7. Cover the rallies and flood social media.

Go to rallies and film and photograph what goes on and pass it around on social media. Pass anything newsworthy on to the reporters you know – you can find a list of them on my Twitter account.

8. If you can, then post.

If you have the ability to post about these issues on a blog or page, then do so.  Share your footage of events and posts on the pages of politicians and parties and tag them in your tweets about the issues.


9. Follow the campaign trail. 

Turn up to campaign events for your local, state and federal representatives and ask them the questions about the issues. Do not carry the signs if you are the person wanting to ask a question. Ask the question as many times as you need to and do not let go of the mic if given one and ask the representative why they won’t answer. Get someone else to film it and share the footage of the representative if they do not respond. Hold them accountable – as your representative they have to pay attention to you, they have to listen to your concerns, they have to answer your questions. If you are polite and firm, they cannot say that they have been harassed by you. You have just been persistent.

10. Keep in mind whose land you are on.

Always center the voices of indigenous people in your effective activism please. When possible use the indigenous language local to where you are in your daily life.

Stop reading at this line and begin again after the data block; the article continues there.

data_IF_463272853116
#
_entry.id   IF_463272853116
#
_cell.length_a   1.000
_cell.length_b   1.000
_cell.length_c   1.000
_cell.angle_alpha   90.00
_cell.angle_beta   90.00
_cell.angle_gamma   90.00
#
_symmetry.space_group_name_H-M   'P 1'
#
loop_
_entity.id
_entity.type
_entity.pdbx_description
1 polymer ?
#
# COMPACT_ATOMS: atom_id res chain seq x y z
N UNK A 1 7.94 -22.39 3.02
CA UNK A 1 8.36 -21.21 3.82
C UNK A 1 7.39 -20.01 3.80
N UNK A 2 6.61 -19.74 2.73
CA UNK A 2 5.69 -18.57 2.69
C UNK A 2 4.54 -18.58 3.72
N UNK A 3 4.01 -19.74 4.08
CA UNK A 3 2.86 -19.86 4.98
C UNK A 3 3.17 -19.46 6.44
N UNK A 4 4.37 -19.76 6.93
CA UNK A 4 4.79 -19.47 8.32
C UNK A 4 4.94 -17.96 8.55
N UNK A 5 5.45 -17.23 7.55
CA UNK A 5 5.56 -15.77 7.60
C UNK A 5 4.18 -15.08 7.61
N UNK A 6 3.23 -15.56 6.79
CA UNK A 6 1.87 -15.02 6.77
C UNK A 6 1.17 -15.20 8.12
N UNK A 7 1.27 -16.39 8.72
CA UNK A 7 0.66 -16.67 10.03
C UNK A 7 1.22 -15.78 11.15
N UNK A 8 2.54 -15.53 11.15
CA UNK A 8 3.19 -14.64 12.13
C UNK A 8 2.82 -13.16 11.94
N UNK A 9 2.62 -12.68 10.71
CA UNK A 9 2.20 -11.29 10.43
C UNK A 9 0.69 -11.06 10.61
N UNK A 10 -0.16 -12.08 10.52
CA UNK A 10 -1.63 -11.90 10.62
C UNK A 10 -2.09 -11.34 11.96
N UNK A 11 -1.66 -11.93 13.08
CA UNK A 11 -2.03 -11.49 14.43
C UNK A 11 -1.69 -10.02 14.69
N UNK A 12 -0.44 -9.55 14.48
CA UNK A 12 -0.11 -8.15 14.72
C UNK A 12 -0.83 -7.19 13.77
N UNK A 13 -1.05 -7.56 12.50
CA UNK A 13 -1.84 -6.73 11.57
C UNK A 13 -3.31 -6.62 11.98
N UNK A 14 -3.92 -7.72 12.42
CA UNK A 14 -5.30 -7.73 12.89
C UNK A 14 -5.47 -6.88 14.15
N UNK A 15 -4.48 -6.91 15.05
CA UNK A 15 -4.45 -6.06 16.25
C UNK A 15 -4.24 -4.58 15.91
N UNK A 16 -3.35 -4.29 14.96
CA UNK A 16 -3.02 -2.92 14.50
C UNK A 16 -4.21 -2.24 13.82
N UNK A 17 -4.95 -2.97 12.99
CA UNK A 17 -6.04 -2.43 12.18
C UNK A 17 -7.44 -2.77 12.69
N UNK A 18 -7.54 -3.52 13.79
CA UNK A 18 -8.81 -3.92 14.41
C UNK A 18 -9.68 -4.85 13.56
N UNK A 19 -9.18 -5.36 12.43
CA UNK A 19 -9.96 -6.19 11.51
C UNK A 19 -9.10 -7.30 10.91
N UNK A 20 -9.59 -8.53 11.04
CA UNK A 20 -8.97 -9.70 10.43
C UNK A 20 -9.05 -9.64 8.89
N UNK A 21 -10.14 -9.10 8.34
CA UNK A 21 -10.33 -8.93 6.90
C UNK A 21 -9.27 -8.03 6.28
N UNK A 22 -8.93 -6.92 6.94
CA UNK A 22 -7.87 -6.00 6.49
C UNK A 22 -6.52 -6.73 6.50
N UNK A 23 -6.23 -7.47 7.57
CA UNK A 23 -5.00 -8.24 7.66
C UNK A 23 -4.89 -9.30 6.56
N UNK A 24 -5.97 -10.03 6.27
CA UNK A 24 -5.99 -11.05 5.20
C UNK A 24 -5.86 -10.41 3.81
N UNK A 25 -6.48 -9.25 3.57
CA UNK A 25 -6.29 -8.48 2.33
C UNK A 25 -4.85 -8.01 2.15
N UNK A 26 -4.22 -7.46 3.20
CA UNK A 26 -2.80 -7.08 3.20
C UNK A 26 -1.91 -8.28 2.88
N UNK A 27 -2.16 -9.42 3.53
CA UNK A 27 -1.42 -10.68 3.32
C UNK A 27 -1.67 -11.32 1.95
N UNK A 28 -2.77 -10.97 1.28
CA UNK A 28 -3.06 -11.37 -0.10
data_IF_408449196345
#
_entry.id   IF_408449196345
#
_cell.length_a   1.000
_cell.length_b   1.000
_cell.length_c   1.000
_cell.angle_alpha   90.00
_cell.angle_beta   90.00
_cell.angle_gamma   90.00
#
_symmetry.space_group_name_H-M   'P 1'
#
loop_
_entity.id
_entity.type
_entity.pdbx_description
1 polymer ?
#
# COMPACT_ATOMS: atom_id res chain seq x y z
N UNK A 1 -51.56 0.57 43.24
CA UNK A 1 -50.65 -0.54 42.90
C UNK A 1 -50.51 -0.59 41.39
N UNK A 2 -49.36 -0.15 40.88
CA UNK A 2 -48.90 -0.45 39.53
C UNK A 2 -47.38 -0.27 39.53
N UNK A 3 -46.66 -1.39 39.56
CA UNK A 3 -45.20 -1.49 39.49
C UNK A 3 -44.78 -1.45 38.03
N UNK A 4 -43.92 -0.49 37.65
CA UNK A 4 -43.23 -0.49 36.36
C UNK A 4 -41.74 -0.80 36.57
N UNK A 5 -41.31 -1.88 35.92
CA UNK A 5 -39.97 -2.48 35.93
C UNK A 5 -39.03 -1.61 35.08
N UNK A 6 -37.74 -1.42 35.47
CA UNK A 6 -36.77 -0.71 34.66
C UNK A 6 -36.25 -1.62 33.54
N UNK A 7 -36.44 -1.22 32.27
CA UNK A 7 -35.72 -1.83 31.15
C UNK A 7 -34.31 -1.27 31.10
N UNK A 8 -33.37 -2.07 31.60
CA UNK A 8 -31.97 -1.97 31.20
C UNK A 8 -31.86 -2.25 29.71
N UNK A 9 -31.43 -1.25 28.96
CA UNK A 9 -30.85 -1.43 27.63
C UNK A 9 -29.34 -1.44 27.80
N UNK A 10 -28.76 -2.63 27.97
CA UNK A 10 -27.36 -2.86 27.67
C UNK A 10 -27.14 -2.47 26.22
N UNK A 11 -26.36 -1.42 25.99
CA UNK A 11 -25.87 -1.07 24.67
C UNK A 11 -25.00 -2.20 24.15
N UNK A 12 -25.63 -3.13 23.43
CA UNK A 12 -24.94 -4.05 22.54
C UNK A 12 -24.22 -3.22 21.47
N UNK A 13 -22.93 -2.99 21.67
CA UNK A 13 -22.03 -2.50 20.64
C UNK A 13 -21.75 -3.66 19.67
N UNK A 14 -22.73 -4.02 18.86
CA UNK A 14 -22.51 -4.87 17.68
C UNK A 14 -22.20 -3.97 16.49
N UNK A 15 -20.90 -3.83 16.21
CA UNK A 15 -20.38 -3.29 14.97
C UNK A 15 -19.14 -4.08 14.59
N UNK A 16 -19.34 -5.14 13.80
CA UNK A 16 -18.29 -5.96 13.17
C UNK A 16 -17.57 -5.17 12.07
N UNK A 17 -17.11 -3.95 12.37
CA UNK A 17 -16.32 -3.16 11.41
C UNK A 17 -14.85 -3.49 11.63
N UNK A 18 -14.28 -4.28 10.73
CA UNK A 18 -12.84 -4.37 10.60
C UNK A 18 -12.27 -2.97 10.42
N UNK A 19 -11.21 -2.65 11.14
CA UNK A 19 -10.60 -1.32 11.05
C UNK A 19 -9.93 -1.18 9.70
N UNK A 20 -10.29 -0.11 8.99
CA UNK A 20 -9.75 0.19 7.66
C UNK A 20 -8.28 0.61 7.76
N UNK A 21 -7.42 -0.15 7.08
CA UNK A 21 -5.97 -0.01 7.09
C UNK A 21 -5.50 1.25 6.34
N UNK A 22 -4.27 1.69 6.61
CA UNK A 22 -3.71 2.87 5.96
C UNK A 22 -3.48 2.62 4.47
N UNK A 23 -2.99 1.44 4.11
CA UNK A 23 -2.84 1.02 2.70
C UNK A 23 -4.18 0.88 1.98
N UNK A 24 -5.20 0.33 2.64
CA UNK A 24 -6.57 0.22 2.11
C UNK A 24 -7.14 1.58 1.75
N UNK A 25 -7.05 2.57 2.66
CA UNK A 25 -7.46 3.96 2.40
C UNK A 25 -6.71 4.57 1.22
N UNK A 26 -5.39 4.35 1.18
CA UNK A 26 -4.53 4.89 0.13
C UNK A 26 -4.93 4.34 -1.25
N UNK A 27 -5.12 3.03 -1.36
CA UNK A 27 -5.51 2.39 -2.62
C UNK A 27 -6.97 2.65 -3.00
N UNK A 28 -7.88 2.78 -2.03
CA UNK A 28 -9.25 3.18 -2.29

11. Go to them.

Go to district offices of representatives and ask for a meeting. Report on social media if people refuse to meet with you. Report what they say to you.

12. Talk to the media.

Organise group press conferences outside the district office if the response is unsatisfactory or they have not responded. State your concerns to the media and hold your representatives accountable.

13. Use encryption wisely.

If you want to coordinate things on your phone and are concerned about security, please use Signal to do so. Signal is your best option, they cannot give info away because they don’t record it at all and if you start using Signal for all your messaging then no one can tell who you are talking to by when you use it. So make it your default messaging app. Do not use Whatsapp, Google chat or FB chat.

14. Do not lock your phone with a fingerprint.

Put a pincode on your phone before attending rallies and events. You cannot be forced to divulge a passcode. If possible leave the phone at home or turn off geolocation.

15. Look after yourself.

If you need to take a break for self care then do so. If you cannot attend in person, find other ways to be involved. Always try to do this in a group of like-minded individuals. Tell people where you are going and when you will be back in touch and when to get worried if they don’t hear from you.

16. Be vocal.

Talk to your friends and family about what, how and why you are doing what you do. They may not join you but perhaps they will call someone or vote differently. Pass on the office numbers of representatives and let people know if they are refusing to answer the phone etc.